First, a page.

|Publication number||US4479533 A|
|Application number||US 06/267,537|
|Publication date||Oct 30, 1984|
|Filing date||May 27, 1981|
|Priority date||May 27, 1980|
|Also published as||DE3117431A1|
|Publication number||06267537, 267537, US 4479533 A, US 4479533A, US-A-4479533, US4479533 A, US4479533A|
|Inventors||Ingemar Persson, Olov Eklind|
|Original Assignee||Ingemar Persson, Olov Eklind|
|Export Citation||BiBTeX, EndNote, RefMan|
|Patent Citations (12), Referenced by (27), Classifications (19), Legal Events (4)|
|External Links: USPTO, USPTO Assignment, Espacenet|
1. Field of the Invention
The present invention relates to heat exchangers, and more particularly to heat exchangers having first and second spiral tube arrangements conducting first and second heat exchange mediums, respectively, with a third heat exchange medium conducted through a plurality of ducts formed between, and surrounding, the tube spirals.
2. Description of the Prior Art
Many fields of use exist for tertiary heat exchangers: radiator exchangers, hot water exchangers in a heat pump, district heating systems or boiler stations, heat exchangers in water storage tanks, ground heat exchangers, etc.
Typically heating stations with heat pumps and/or district heating constitute an area where tertiary heat exchangers are required. In such stations, there is a flow of heat exchange medium into a first side of the exchanger, which is supplied with heat from a heat pump, a solar absorbator, or the like. A second side of the exchanger includes, on the one hand, a charging circuit of a storage tank for warm water, and on the other hand, a radiator circuit. Previously known heat exchangers of the tertiary type used in this field comprised separate stacks of tube spirals, each one conducting a heat exchange medium and positioned in a tank. Between the two stacks of tube spirals, a third heat exchange medium served as a heat exchanging agent.
A primary purpose of the invention is to provide a heat exchanger in which the effective lengths of flow of the two heat exchange mediums in the primary and secondary circuits can be made different, so that it is possible to optimize the quantity of exchanged heat at certain pressure drops and temperature levels. In practice, this can be attained in such a way that the media are conducted in spiral tubes and ducts from the center of the vessel to the periphery, or between an input position and an output position a bit from the center end the periphery. The effective length of the spiral duct can thereby be more or less shortened independent of the routes of flow of the other fluids, and can be located arbitrarily along the routes of these ones.
These and other purposes may be realized by the present invention in which a tertiary heat exchanger is provided with three sets of adjacent ducting, two stacked within the third, all of which carrying heat exchange mediums therethrough, so that heat carried by one medium in any set of the ducting is efficiently transferred to the others. The heat exchanger is provided with primary and secondary tubing or ducting which is coiled or wound in a spiral fashion in a cylindrical tank. The primary and secondary tubing is stacked in alternating layers, and pressed together by the tank end walls. Jacketing the primary and secondary stacked layers is the tertiary ducting which permits a third heat exchange medium carried within to be placed in intimate contact with the primary and secondary tubing. In this way, the tertiary heat exchanger of the present invention provides substantially increased efficiency over tertiary heat exchangers heretofore known in the prior art.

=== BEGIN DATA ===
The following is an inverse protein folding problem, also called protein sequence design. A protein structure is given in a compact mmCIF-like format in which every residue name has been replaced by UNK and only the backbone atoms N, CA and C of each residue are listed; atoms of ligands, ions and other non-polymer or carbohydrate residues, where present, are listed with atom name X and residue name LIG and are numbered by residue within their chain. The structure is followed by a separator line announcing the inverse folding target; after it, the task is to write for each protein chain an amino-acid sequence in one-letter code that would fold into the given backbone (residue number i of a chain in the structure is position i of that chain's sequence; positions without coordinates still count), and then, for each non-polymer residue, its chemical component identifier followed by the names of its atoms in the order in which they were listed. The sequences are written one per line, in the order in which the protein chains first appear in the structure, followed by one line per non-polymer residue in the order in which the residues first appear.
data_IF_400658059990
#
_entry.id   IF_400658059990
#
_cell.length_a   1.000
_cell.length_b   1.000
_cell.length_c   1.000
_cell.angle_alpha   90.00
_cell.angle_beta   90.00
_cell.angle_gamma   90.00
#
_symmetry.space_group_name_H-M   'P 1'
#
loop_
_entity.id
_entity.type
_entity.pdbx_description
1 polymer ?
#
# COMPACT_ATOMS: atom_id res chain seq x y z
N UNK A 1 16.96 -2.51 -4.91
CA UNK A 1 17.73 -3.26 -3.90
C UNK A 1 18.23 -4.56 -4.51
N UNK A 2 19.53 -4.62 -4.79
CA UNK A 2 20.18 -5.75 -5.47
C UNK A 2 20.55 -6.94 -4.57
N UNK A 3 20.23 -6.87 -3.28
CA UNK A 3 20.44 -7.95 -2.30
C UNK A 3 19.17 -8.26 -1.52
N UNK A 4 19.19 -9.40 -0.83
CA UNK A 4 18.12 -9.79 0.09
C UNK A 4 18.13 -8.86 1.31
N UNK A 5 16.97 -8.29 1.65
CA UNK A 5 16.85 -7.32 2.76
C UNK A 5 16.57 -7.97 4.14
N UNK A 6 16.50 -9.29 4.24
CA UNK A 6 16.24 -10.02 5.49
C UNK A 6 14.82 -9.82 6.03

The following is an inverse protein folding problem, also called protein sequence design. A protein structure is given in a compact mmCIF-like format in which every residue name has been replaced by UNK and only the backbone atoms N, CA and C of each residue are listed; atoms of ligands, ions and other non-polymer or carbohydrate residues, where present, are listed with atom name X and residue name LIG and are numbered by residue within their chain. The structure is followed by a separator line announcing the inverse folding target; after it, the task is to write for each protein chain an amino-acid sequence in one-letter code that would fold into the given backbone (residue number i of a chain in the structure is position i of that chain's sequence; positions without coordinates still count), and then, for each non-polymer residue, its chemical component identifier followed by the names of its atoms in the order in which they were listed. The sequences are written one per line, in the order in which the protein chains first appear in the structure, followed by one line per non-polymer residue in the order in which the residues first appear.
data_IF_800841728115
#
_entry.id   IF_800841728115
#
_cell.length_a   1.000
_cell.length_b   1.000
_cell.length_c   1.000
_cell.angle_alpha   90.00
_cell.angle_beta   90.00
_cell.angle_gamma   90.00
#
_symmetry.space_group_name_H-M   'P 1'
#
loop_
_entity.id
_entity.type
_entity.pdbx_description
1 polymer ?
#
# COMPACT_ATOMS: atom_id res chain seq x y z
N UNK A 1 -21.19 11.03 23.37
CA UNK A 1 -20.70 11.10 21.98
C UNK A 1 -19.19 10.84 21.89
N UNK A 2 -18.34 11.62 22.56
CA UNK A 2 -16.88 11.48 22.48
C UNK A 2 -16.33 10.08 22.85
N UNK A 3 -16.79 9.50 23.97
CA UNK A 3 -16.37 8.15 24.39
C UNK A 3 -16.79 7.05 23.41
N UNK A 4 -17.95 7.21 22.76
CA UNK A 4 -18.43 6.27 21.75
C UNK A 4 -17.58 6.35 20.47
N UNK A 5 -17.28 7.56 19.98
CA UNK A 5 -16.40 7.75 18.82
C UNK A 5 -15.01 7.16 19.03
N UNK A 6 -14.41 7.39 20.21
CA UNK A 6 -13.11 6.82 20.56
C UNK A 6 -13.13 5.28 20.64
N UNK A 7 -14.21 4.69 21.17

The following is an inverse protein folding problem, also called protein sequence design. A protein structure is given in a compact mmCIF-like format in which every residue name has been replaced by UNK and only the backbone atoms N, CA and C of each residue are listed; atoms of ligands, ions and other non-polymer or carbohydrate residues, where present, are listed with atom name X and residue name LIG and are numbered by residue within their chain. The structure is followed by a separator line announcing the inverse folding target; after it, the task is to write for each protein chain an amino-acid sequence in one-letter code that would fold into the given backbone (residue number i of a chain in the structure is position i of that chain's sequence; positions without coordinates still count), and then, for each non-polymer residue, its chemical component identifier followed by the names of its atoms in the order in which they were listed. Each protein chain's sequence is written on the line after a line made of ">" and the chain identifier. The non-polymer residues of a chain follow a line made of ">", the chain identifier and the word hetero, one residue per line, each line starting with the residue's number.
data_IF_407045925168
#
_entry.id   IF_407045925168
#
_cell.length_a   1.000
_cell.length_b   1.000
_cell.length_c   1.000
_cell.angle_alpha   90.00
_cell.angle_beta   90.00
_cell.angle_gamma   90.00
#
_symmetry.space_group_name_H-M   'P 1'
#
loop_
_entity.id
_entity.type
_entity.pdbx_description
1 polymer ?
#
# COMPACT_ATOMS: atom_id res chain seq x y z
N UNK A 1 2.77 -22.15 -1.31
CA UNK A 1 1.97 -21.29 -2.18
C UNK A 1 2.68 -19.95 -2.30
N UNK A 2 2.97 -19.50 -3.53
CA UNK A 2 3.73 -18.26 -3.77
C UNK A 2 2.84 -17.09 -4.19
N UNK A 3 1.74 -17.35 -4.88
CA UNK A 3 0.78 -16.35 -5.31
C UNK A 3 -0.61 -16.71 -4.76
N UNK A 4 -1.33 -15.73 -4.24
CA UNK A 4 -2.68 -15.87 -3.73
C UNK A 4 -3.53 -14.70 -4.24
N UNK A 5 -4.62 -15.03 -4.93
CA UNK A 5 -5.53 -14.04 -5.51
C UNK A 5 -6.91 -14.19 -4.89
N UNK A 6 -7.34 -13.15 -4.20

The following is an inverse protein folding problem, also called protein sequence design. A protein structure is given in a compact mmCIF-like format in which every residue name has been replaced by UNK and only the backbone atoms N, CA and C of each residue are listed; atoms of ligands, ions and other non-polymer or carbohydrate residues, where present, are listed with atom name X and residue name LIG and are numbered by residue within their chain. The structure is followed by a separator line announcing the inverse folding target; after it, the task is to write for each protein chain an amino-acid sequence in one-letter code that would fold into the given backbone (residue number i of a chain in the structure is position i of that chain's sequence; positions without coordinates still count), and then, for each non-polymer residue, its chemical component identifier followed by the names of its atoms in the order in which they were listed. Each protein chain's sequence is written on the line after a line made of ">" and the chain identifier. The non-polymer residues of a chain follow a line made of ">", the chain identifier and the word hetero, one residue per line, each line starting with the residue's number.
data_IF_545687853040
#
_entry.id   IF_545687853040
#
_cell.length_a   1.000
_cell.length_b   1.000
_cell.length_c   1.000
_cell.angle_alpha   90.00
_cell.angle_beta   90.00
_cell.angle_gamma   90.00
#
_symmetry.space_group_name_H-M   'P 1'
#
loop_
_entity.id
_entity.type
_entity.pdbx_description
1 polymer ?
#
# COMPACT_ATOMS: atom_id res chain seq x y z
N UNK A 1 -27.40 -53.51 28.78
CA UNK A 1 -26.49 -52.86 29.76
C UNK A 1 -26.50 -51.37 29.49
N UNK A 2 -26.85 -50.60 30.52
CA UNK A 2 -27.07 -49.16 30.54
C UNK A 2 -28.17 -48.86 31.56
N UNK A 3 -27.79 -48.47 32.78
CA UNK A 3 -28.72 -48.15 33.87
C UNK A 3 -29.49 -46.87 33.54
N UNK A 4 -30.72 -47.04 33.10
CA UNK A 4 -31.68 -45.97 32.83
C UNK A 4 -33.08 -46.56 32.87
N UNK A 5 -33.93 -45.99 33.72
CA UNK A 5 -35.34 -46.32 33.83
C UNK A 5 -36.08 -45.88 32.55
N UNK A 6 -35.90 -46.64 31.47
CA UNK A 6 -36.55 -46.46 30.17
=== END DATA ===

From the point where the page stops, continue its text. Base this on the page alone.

An embodiment of the invention is described as follows, with reference to the accompany drawings, in which:
FIG. 1 shows a vertical cross-section through a heat exchanger according to the present invention; and
FIG. 2 illustrates the view taken along section line 2-2 of FIG. 1, showing a sectional view of the heat exchanger tank and the corresponding winding pattern for the tube spirals enclosed within the heat exchanger.
Referring now to the drawings wherein like reference numerals represent identical or corresponding parts throughout the views, FIG. 1 depicts a cross-sectional view of the heat exchanger of the present invention, taken along section line 1-1 of FIG. 2, in which a tank or cistern 1 includes bottom end wall 2 and top end wall 3. The tank, which is normally closed, contains a pressurized heat exchange medium, for example water, with the pressure ensuring that circulation to distant points of use is achieved, as for example to radiators or the like. Located within the vessel is a heat exchanger battery 4 including a first (primary) portion or circuit provided with an inlet manifold pipe 5 and an outlet manifold pipe 6, and a second (secondary) portion or circuit provided with inlet and outlet manifold pipes 7 and 8, respectively. Carried within the primary and secondary circuits are primary and secondary heat exchange media, respectively. The primary and secondary circuits of the battery each comprise several layers of wound tubing 9, 10 which enclose and conduct respective heat exchange media from the inlet, to the outlet, manifold pipes, respectively.
The increased efficiency of the heat exchanger of the present invention is a direct consequence of the manner of winding the tubing used in the battery. The primary and secondary circuits, comprising the tubes 9, 10, respectively, are stacked alternately one on the other in a vertical extent in such a manner that every second tube in the vertical extent of the winding belongs to one circuit, and the other tube to the other circuit. The tubes 9 and 10 are pressed against each other in the stack, the end walls of the tank compressing the windings in an axial direction. Contact between the tubes, which preferably are metal, causes heat conduction from tube 9 to tube 10, the heat transport by contact with the surrounding radiator water effecting a double-exchange between the tubes 9 and 10. The coiled tubing 9 and 10 are in contact throughout their entire length from the inlet manifold pipe to the outlet manifold pipe, spirally disposed duct 13 being provided about the tubing within tank 1, to thereby enclose or jacket the entire stack of layered tubing 9, 10, 9, 10 . . .